Each year, 44 million Americans provide 37 billion hours of informal care for an aging parent. While this can be a rewarding experience for both a senior and an adult child, often times it is a situation that leads to stress and burnout for the caregiving family member. According to Today’s Caregiver, families in the US provide 80 to 90 percent of in-home long term care for seniors. Many of these families are headed by adults that are part of what has come to be known as the “sandwich generation” – middle-aged adults that care for an aging parent while still caring for their own children.

The Sandwich Generation

According to Family Caregiver Alliance, the typical “sandwiched” caregiver is a woman in her mid-40s who is married, employed and cares for her parent (usually mother). However, the number of men caring for aging parents continues to grow.  Nearly 60 percent of caregiving family members work full or part-time, and caring for a senior often affects their work performance. Due to time constraints, they may not be able to take that big promotion.  The rising needs of senior parents may force an adult child to work less hours. This cycle will continue to create stress and financial strains on the sandwiched adult. Many of these adults live in rural areas that often have geographic barriers to professional resources; which isolate them from other caregivers or family members.

In most cases, the senior living with an adult child needs assistance with activities of daily living (ADLs) – simple, routine tasks like getting dressed or bathing. Along with this, many families also help their aging parents coordinate medical needs, administer medication, and provide financial, emotional and spiritual support. If these services were provided by the national healthcare system, the cost would be nearly $250 billion per year (source: Today’s Caregiver).

In addition to financial and emotional strain, caring for an aging parent can also cause relational strain on many levels. According to a survey by Caring.com, 80 percent of family caregivers said that caring for an aging parent put a strain on their relationship or marriage, and 48 percent said it was causing them to “drift apart.” Children of sandwiched adults may not understand that their grandparents need care, too, and may come to resent the aging senior. Even if they do understand, an aging senior will likely use up more of the parent’s time, causing the parent to miss out on bonding with their children. Many times, the parent-child relationship between the senior and sandwiched adult is strained due to reversed caregiver roles. Friendships can be lost due to lack of spare time, and any of these relationships can be damaged due to the sandwiched adult “lashing out” because of stress.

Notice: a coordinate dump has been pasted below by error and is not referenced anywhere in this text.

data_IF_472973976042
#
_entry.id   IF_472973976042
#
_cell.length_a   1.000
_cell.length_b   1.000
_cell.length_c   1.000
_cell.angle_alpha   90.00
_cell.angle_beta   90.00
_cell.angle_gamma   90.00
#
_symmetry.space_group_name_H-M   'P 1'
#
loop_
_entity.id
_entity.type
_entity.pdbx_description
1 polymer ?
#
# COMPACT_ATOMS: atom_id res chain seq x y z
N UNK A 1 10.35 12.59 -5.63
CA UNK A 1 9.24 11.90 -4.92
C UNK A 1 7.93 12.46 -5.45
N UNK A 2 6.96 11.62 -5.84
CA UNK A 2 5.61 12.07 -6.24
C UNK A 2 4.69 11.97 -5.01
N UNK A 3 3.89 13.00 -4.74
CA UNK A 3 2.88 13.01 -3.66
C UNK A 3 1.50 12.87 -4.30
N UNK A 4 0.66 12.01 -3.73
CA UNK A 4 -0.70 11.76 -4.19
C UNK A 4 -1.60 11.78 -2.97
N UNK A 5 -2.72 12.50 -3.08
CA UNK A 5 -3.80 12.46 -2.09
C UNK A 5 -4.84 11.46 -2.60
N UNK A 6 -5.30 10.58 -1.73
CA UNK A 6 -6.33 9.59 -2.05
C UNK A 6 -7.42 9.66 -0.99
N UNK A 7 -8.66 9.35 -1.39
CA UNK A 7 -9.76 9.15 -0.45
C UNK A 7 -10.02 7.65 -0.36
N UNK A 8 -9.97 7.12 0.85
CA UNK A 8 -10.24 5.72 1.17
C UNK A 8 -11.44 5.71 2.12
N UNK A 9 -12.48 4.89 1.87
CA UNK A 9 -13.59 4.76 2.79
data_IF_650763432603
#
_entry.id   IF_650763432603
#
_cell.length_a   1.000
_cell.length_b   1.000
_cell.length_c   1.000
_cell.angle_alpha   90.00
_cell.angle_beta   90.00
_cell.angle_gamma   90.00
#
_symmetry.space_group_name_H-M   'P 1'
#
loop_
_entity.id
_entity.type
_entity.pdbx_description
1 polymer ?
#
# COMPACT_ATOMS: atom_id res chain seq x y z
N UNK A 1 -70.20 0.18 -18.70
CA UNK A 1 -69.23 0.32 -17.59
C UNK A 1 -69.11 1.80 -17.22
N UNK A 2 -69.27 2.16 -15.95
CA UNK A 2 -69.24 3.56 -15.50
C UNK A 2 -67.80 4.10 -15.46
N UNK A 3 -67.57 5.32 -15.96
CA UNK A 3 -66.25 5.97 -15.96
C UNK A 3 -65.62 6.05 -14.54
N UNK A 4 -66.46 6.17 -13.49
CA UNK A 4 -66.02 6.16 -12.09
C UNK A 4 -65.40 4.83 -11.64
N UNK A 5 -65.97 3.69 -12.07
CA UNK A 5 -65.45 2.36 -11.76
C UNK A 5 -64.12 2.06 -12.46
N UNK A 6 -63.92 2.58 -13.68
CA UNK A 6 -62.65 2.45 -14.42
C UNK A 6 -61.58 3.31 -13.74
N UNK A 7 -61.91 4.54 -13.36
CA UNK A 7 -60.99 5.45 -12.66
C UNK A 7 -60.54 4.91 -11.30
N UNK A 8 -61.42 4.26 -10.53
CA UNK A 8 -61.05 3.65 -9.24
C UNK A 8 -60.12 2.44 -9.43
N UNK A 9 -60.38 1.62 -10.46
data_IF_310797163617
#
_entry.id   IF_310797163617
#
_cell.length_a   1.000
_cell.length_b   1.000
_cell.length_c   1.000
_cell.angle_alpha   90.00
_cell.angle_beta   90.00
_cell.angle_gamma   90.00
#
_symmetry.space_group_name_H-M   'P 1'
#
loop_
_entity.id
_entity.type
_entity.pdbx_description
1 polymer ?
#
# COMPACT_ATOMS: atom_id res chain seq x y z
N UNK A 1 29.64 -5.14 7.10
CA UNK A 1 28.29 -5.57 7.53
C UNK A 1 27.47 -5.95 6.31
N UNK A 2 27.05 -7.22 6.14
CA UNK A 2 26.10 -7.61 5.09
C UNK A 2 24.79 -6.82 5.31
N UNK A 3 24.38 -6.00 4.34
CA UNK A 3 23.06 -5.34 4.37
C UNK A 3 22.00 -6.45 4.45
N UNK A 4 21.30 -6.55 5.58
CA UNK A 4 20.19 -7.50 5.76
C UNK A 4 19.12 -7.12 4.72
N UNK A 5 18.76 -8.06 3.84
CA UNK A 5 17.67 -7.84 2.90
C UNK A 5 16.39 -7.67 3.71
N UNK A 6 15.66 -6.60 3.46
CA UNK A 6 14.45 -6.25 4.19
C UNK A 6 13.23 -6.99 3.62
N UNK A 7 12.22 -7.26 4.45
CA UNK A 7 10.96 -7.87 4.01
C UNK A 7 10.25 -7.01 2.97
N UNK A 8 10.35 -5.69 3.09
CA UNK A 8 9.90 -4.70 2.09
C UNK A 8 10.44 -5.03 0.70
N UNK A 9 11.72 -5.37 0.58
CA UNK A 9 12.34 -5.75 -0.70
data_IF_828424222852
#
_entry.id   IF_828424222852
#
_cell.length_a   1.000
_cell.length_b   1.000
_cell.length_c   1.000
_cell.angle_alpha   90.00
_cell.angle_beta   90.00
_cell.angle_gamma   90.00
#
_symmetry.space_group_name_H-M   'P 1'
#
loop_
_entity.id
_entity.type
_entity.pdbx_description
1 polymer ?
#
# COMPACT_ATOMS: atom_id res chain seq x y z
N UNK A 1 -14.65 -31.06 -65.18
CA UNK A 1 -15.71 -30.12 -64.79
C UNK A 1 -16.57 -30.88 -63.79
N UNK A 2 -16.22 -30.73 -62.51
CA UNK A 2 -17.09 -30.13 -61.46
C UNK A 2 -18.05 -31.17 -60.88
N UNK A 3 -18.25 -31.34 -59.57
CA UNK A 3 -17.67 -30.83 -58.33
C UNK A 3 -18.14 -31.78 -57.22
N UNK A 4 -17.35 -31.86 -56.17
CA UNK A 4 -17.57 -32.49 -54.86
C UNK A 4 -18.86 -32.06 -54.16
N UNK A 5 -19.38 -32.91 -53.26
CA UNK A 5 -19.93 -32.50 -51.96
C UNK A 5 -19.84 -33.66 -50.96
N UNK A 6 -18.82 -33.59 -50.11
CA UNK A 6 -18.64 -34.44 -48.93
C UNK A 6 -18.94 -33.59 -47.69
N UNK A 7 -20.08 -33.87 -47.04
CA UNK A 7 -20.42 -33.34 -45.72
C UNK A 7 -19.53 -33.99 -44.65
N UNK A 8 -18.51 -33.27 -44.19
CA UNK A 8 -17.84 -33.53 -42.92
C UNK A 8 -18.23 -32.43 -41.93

Reaching Out for Help

When do I find time for myself? For my marriage? How do I split my time between my own children and my aging parent? Where can I find resources to help me?

The heavy load carried by the sandwich generation brings about common stressors that leave adult children asking these questions and more. Not being able to accomplish everything will usually cause guilt. Since the average time that the adult child will care for their aging parents is 8 years, the stress that builds up and the difficulty of the situation may eventually force the child to a realization: it’s time to reach out for professional help.

Just having this thought can make an adult child feel guiltier, but it is important to remember that one can provide quality care for someone only if they are taking care of themselves. In many cases, some needs are better met professionally. Hiring an in-home caregiver or placing a senior in the right assisted-living community can provide many new opportunities for the senior and adult child.
An in-home caregiver will allow an aging senior to remain in a familiar environment in the adult child’s home, or to “age in place” in their own home. An assisted-living community is a great intermediate step for those who need assistance with ADLs but do not need the 24-hour medical care of a nursing home. These communities also offer social stimulation, exercise, nutritional guidance and transportation. At the same time, the senior is able to maintain a sense of independence. The combination of all of these can improve the quality (and longevity) of life for a senior.

By relieving the stress of meeting a senior’s caregiving needs, an adult child can better focus on his or her own needs and the needs of other family members. Peace of mind will come with knowing that the senior is receiving quality care. That said, many feel that the most important aspect of this arrangement is that the time spent with an aging parent can truly be quality time. Instead of being pulled in all directions at once, sandwiched adults will have more time to cherish the relationships they have with spouses, children, and their aging parents or loved ones.